Fredrik Roennbaeck

Previous Courses


Advanced Beginning French

Open, Seminar—Fall

This course is designed for students who have studied some French in the past but wish to review the fundamentals of French language and grammar before venturing into the study of complex literary texts in French. The course has two objectives. First, students will pursue an intense, fast-paced, and thorough revision of the fundamentals of French grammar, composition, and conversation. Students will be encouraged to write multiple short essays and participate in oral class activities and will be exposed to various kinds of documents in French (songs, movies, paintings, etc.). Second, we will work on techniques of literary study and discussion in French. Our focus will be on short texts from the French and francophone worlds. We will read a selection of fables, tales, short stories, prose poems, journalistic essays, and one-act plays written in French. By the end of the course, students will be able to discuss these texts using basic tools and concepts in French. Conferences will be individual, allowing students to pursue their interests in any area of French and francophone literatures and cultures. In addition to conferences, a weekly conversation session with a French language assistant(e) is required. Attendance at the weekly French lunch table and French film screenings are both highly encouraged. Students who successfully complete a beginning- and an intermediate-level French course are eligible to study in Paris with Sarah Lawrence College during their junior year.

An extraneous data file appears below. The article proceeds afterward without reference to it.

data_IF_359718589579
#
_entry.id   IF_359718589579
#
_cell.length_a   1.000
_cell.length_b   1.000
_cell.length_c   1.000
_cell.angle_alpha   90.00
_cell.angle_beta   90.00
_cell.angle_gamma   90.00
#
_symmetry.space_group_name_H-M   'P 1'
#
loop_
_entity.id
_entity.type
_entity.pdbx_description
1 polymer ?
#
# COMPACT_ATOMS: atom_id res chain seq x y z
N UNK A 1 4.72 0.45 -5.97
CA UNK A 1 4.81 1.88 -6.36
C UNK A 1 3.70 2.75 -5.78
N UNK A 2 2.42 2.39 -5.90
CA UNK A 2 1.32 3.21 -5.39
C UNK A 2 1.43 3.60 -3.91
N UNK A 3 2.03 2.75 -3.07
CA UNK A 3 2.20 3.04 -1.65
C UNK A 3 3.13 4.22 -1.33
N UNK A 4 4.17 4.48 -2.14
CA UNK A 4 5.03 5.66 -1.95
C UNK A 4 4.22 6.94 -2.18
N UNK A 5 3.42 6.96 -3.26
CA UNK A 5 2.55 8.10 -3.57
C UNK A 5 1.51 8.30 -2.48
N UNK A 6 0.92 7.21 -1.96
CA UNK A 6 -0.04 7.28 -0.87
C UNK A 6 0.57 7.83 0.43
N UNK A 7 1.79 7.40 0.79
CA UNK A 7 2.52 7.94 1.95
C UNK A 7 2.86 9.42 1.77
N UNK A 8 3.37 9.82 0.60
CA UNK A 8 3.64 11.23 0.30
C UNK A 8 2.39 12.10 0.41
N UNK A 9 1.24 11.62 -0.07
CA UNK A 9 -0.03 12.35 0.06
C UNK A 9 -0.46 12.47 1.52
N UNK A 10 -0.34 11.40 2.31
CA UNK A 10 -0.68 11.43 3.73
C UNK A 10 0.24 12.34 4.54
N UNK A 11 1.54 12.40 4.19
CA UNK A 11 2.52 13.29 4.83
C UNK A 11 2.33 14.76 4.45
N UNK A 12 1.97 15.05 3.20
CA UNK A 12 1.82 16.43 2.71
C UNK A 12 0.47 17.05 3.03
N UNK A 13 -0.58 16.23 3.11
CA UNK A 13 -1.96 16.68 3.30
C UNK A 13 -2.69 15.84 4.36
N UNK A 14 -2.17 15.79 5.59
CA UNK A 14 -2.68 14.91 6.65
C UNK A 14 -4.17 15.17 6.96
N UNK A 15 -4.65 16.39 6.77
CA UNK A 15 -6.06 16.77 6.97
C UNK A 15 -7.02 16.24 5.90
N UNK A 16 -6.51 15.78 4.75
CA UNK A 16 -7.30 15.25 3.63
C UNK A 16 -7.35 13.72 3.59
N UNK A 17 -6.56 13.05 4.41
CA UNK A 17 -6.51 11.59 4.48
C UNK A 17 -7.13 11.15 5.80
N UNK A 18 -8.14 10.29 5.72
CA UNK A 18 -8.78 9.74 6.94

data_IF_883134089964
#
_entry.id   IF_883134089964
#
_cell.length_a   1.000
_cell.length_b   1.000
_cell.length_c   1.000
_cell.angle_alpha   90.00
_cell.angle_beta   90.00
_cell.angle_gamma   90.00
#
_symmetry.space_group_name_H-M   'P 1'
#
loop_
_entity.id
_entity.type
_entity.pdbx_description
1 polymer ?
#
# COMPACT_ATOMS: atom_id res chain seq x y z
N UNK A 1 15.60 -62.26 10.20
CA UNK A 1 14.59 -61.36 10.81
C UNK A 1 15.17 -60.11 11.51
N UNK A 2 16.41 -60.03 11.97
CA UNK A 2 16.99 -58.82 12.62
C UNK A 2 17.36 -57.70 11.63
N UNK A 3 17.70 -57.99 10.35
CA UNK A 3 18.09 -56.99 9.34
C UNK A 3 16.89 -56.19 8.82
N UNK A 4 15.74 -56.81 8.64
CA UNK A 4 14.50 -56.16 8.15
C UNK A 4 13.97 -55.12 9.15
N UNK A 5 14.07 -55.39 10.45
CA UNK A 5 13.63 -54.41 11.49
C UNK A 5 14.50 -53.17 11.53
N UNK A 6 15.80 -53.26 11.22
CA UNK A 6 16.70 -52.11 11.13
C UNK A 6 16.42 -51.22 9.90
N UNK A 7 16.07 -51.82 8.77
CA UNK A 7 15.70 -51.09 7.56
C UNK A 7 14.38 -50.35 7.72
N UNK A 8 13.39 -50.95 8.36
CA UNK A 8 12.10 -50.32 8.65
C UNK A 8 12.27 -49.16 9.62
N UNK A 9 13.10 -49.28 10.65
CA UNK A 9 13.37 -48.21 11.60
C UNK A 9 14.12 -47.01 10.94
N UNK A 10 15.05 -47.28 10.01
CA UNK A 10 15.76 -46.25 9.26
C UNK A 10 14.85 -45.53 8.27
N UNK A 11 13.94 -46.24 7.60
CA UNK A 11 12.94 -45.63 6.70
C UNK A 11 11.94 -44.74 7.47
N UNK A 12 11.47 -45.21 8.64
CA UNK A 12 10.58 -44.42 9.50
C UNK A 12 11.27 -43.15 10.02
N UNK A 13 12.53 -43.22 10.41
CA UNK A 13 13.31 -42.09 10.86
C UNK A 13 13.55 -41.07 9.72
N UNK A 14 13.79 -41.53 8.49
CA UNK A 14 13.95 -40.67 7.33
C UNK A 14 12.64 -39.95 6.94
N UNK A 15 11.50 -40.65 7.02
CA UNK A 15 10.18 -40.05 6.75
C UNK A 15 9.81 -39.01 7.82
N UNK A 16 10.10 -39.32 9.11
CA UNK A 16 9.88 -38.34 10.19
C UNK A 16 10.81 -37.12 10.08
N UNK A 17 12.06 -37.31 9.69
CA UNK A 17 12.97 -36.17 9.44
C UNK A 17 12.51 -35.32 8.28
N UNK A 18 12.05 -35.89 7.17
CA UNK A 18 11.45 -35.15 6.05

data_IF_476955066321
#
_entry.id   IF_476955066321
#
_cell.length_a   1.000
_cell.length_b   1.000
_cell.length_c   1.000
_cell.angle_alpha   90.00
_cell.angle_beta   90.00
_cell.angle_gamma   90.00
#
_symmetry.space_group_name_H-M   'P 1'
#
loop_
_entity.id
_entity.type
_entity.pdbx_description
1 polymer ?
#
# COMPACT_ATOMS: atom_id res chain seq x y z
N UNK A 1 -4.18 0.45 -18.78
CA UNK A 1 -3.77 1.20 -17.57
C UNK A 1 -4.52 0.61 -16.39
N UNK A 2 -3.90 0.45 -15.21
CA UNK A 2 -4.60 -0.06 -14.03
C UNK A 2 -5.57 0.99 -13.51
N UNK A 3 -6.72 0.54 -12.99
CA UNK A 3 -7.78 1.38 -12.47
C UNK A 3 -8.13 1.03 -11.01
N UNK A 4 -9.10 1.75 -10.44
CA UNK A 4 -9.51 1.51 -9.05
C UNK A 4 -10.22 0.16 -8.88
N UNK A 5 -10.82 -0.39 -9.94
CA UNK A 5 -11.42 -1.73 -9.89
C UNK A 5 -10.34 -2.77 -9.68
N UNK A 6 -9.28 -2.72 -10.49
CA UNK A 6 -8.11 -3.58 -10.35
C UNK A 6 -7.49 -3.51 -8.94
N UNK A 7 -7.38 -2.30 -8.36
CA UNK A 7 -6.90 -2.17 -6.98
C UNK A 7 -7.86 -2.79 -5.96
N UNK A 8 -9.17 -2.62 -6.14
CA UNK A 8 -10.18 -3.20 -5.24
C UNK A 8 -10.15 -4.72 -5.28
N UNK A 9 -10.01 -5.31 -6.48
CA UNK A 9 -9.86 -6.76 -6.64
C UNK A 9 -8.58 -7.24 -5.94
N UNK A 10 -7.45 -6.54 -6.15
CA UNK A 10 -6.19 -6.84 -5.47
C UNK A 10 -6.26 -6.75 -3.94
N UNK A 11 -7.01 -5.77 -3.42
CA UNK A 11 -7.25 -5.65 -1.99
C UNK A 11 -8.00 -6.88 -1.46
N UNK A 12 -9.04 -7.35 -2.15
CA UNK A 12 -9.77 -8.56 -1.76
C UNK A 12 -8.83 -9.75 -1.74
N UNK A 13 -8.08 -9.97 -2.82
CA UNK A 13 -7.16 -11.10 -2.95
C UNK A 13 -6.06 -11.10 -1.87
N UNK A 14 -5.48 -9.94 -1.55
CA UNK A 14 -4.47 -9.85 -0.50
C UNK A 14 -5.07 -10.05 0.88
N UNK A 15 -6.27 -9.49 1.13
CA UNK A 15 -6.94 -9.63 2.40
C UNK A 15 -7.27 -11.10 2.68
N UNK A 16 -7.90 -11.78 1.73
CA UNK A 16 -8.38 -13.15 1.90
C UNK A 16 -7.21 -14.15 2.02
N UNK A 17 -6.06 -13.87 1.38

Advanced French: French Literature and the Myth of Monolingualism

Advanced, Small seminar—Spring

The history of France and of French literature has traditionally been written as the history of universality and monolingualism, beginning with the emergence of French as an international lingua franca during the Renaissance and the Enlightenment. With the centralization of France, the French language staked its claim not only to dominance but to exclusivity to the detriment of smaller regional languages such as Occitan and Breton; and during the period of colonial expansion, the supposed universality of French language and thought played a significant role in the effort to justify violent conquest. Behind the myth of monolingualism, however, there has always existed a multilingual reality—which has increasingly made its presence known throughout the 20th century, both through decolonization and through the hegemony of English. From Mona Ozouf’s Brittany to Albert Camus’s and Assia Djebar’s Algeria and Aimé Césaire’s and Patrick Chamoiseau’s Martinique, this course will trace an outline of French as a literary language among many by examining the ambiguous role French has played as a symbol of both inclusion and exclusion, of both liberation and subjugation.